After the brass cones are in position, let the weight of the turntable base hold them in place for 24 hours to allow the silicone glue to frilly cure. Use the leveling feature of the cones to ensure that equal pressure is applied to all four. I also glued the receptacles to the shelf on my equipment rack. Use as little silicone glue as possible (the tiniest dab will be enough to hold the cones firmly in place), to avoid having a reactive coupling of the turntable to the cones and the shelf below.


Remove the cable tie temporarily holding the Cardas connector to the sub-chassis mounting bolt. During reassembly, take care not to strain the cable and connector. Reassemble the turntable following the directions in “The Belt-Driven Turntable Revisited.” Be sure to reconnect the ground wire from the Merrill sub-chassis to the motor mounting bolt.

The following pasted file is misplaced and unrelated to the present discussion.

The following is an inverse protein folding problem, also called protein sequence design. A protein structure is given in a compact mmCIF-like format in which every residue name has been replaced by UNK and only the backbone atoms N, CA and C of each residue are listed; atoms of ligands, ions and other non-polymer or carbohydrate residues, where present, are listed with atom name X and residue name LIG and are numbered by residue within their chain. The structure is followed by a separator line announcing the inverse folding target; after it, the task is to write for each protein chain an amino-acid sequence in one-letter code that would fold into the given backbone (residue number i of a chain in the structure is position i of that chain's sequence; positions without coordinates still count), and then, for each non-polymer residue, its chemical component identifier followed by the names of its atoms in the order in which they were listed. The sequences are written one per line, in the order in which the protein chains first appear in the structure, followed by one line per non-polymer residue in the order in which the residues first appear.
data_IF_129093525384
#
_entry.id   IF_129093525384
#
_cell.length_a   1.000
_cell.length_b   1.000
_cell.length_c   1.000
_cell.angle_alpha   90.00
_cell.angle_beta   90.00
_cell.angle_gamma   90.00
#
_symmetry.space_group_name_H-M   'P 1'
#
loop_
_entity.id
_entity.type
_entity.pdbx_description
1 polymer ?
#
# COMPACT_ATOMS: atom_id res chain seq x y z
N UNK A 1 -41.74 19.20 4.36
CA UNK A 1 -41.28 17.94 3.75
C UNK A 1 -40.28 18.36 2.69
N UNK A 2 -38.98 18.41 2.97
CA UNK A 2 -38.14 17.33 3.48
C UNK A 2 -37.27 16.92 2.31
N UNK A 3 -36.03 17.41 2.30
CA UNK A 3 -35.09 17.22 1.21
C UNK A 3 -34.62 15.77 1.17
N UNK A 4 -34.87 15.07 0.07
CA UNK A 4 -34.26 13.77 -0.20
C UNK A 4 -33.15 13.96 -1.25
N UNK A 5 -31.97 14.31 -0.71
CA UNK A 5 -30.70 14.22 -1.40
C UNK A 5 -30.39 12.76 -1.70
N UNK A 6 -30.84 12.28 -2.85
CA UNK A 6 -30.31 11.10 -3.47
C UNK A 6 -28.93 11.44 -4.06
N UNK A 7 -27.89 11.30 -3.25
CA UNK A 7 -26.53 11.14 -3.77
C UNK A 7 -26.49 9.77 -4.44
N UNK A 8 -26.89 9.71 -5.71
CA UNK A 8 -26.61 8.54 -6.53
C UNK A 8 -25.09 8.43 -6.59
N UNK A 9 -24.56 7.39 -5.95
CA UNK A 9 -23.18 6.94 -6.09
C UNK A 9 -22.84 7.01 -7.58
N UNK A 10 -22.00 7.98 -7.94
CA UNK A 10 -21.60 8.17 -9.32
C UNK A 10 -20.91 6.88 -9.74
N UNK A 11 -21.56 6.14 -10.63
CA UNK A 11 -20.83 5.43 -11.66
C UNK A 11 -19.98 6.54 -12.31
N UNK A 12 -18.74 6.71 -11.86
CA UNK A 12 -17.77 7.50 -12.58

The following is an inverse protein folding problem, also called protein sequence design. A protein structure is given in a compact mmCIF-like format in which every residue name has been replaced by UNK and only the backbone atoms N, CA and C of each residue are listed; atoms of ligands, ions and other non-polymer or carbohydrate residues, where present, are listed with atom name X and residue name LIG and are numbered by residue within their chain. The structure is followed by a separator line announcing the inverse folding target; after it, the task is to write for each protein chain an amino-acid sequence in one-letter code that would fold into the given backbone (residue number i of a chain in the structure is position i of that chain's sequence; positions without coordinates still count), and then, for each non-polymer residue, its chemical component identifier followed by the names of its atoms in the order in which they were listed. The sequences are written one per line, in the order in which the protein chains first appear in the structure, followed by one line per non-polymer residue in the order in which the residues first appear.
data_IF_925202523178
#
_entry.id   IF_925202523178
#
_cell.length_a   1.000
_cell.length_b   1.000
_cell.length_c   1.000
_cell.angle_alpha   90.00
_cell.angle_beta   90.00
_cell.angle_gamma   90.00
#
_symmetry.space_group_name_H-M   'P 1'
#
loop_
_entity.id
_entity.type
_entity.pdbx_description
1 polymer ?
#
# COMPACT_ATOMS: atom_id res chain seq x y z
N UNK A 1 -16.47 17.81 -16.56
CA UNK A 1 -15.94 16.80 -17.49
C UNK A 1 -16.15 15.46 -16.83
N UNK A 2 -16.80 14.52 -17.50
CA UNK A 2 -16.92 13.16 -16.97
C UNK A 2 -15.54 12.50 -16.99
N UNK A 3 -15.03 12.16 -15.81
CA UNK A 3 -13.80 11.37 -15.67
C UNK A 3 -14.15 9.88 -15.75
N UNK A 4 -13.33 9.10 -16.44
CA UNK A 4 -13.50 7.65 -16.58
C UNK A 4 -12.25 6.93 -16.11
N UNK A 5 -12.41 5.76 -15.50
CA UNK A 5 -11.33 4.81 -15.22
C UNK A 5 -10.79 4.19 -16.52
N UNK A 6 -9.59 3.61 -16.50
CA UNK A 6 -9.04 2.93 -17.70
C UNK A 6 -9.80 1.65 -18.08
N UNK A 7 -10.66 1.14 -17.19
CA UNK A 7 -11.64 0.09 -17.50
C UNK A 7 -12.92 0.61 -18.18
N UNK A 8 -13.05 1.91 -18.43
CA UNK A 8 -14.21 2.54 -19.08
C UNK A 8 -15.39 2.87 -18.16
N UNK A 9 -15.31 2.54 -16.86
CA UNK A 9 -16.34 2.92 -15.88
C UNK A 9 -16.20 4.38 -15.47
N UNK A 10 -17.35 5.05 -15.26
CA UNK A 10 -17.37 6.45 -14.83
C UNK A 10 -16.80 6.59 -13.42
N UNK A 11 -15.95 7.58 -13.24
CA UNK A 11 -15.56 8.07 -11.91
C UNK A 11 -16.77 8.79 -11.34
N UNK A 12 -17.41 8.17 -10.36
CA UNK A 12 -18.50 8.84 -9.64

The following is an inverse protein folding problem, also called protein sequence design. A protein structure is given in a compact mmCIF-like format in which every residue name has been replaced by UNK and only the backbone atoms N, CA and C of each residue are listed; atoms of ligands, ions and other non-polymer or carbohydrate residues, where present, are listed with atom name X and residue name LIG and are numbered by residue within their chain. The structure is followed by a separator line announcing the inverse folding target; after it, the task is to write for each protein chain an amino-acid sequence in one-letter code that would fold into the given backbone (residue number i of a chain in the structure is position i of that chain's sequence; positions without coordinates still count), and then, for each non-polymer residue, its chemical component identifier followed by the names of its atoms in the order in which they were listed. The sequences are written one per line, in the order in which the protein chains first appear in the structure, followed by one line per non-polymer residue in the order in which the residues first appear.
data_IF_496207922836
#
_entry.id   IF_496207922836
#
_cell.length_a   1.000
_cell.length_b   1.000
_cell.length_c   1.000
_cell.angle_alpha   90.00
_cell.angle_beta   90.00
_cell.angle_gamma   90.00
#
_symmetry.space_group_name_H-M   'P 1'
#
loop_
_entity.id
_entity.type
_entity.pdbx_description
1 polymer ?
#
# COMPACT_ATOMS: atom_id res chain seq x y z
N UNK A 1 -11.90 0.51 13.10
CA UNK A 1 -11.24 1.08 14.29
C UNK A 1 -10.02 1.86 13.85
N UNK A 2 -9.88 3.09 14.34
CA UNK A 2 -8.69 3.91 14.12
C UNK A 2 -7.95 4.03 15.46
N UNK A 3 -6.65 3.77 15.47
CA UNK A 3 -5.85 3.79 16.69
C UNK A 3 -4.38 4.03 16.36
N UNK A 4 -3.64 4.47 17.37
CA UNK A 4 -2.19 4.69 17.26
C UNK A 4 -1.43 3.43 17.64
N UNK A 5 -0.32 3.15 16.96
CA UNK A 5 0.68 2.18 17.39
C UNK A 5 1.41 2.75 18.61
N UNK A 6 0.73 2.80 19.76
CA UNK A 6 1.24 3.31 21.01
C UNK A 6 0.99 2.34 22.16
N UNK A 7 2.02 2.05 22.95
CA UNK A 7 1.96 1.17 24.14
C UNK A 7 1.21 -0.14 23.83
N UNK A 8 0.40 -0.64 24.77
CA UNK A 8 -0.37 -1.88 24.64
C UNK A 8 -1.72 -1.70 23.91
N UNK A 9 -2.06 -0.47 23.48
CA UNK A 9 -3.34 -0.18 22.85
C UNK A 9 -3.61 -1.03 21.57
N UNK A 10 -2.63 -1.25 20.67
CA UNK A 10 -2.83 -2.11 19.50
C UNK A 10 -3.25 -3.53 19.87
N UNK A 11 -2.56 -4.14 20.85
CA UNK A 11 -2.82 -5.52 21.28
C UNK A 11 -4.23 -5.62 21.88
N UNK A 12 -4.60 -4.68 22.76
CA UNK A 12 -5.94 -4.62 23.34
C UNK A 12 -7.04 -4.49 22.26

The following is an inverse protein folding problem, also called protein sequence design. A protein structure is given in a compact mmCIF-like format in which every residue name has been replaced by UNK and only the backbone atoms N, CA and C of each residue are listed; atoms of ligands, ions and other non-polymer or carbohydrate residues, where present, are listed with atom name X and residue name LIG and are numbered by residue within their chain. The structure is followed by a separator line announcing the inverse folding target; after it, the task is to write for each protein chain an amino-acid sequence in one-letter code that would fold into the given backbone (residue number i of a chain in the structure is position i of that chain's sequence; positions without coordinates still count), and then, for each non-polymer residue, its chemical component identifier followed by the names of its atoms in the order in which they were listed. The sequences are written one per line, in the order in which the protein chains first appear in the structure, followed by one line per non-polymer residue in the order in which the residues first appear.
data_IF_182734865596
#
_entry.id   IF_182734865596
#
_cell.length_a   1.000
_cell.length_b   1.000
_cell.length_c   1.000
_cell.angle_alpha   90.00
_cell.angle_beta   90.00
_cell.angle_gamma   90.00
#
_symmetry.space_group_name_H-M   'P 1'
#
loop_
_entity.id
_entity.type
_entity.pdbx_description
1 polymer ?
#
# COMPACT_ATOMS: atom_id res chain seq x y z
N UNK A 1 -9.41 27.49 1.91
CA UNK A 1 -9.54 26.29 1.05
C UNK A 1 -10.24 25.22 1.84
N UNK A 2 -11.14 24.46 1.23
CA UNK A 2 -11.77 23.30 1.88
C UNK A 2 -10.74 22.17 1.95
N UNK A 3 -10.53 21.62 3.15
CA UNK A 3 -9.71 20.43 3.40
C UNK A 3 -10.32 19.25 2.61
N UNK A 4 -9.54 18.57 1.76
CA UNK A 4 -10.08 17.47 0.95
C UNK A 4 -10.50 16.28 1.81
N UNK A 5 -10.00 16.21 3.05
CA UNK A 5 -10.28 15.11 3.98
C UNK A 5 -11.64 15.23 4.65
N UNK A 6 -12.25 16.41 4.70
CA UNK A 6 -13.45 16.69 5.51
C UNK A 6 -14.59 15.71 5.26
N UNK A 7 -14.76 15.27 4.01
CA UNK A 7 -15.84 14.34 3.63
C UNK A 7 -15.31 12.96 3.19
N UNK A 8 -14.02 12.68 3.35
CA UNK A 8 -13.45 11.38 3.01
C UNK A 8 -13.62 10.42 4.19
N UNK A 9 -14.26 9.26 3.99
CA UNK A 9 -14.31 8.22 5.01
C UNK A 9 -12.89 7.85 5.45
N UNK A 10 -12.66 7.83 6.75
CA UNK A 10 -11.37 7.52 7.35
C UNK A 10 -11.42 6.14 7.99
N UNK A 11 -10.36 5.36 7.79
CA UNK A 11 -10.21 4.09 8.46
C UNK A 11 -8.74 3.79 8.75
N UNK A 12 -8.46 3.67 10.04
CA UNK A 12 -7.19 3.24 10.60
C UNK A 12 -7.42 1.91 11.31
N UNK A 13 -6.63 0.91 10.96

You may need to add a small amount of Merrill Ultra High-Film Strength Turntable Oil to the spindle well (this is the oil originally supplied with the Merrill sub-chassis). Fortunately, George Merrill still has this oil in stock, if you need more. Contact him at George Merrill’s Analog Emporium, or try Merrill Scillia Research.

AR-XA drive belts stretch out over time and eventually need replacement. The best source is A-B Tech Services, a company supplying parts for old AR loudspeakers and turntables. The company is run by Alex Barsotti, a long-time employee of Acoustic Research. A-B Tech’s parts are manufactured to original specifications, and are often less expensive than the substitutes sold by other dealers.